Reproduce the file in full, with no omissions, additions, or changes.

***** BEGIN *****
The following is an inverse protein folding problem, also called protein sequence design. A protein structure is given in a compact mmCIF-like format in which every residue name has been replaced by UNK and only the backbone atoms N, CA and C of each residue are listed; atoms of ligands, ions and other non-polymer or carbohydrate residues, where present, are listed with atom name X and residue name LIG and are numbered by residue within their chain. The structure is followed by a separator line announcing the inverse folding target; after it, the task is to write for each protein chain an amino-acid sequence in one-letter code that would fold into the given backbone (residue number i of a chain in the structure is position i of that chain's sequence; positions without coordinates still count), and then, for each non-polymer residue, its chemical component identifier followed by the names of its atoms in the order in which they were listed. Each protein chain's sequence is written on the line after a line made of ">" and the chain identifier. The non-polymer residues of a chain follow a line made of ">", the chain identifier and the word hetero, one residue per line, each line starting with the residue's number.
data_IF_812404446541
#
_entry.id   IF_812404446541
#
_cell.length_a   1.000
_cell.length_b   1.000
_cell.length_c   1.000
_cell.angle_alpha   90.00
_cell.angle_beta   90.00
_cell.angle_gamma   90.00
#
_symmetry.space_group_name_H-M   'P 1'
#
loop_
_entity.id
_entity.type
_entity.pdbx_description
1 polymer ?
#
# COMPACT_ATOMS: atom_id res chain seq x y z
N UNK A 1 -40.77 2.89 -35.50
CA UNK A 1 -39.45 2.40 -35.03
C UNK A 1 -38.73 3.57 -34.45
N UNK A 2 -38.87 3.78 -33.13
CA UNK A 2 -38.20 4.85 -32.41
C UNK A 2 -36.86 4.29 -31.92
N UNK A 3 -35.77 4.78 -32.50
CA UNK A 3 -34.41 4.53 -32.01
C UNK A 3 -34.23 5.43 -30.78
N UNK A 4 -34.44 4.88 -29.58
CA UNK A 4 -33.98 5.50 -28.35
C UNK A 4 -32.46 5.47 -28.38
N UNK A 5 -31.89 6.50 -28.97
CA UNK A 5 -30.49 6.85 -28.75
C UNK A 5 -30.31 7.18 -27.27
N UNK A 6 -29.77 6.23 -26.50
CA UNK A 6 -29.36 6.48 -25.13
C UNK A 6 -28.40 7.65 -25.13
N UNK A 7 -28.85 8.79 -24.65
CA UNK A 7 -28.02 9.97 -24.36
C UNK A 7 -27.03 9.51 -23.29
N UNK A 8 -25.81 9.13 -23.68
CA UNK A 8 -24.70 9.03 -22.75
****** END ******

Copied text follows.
The following is an inverse protein folding problem, also called protein sequence design. A protein structure is given in a compact mmCIF-like format in which every residue name has been replaced by UNK and only the backbone atoms N, CA and C of each residue are listed; atoms of ligands, ions and other non-polymer or carbohydrate residues, where present, are listed with atom name X and residue name LIG and are numbered by residue within their chain. The structure is followed by a separator line announcing the inverse folding target; after it, the task is to write for each protein chain an amino-acid sequence in one-letter code that would fold into the given backbone (residue number i of a chain in the structure is position i of that chain's sequence; positions without coordinates still count), and then, for each non-polymer residue, its chemical component identifier followed by the names of its atoms in the order in which they were listed. Each protein chain's sequence is written on the line after a line made of ">" and the chain identifier. The non-polymer residues of a chain follow a line made of ">", the chain identifier and the word hetero, one residue per line, each line starting with the residue's number.
data_IF_812404446541
#
_entry.id   IF_812404446541
#
_cell.length_a   1.000
_cell.length_b   1.000
_cell.length_c   1.000
_cell.angle_alpha   90.00
_cell.angle_beta   90.00
_cell.angle_gamma   90.00
#
_symmetry.space_group_name_H-M   'P 1'
#
loop_
_entity.id
_entity.type
_entity.pdbx_description
1 polymer ?
#
# COMPACT_ATOMS: atom_id res chain seq x y z
N UNK A 1 -40.77 2.89 -35.50
CA UNK A 1 -39.45 2.40 -35.03
C UNK A 1 -38.73 3.57 -34.45
N UNK A 2 -38.87 3.78 -33.13
CA UNK A 2 -38.20 4.85 -32.41
C UNK A 2 -36.86 4.29 -31.92
N UNK A 3 -35.77 4.78 -32.50
CA UNK A 3 -34.41 4.53 -32.01
C UNK A 3 -34.23 5.43 -30.78
N UNK A 4 -34.44 4.88 -29.58
CA UNK A 4 -33.98 5.50 -28.35
C UNK A 4 -32.46 5.47 -28.38
N UNK A 5 -31.89 6.50 -28.97
CA UNK A 5 -30.49 6.85 -28.75
C UNK A 5 -30.31 7.18 -27.27
N UNK A 6 -29.77 6.23 -26.50
CA UNK A 6 -29.36 6.48 -25.13
C UNK A 6 -28.40 7.65 -25.13
N UNK A 7 -28.85 8.79 -24.65
CA UNK A 7 -28.02 9.97 -24.36
C UNK A 7 -27.03 9.51 -23.29
N UNK A 8 -25.81 9.13 -23.68
CA UNK A 8 -24.70 9.03 -22.75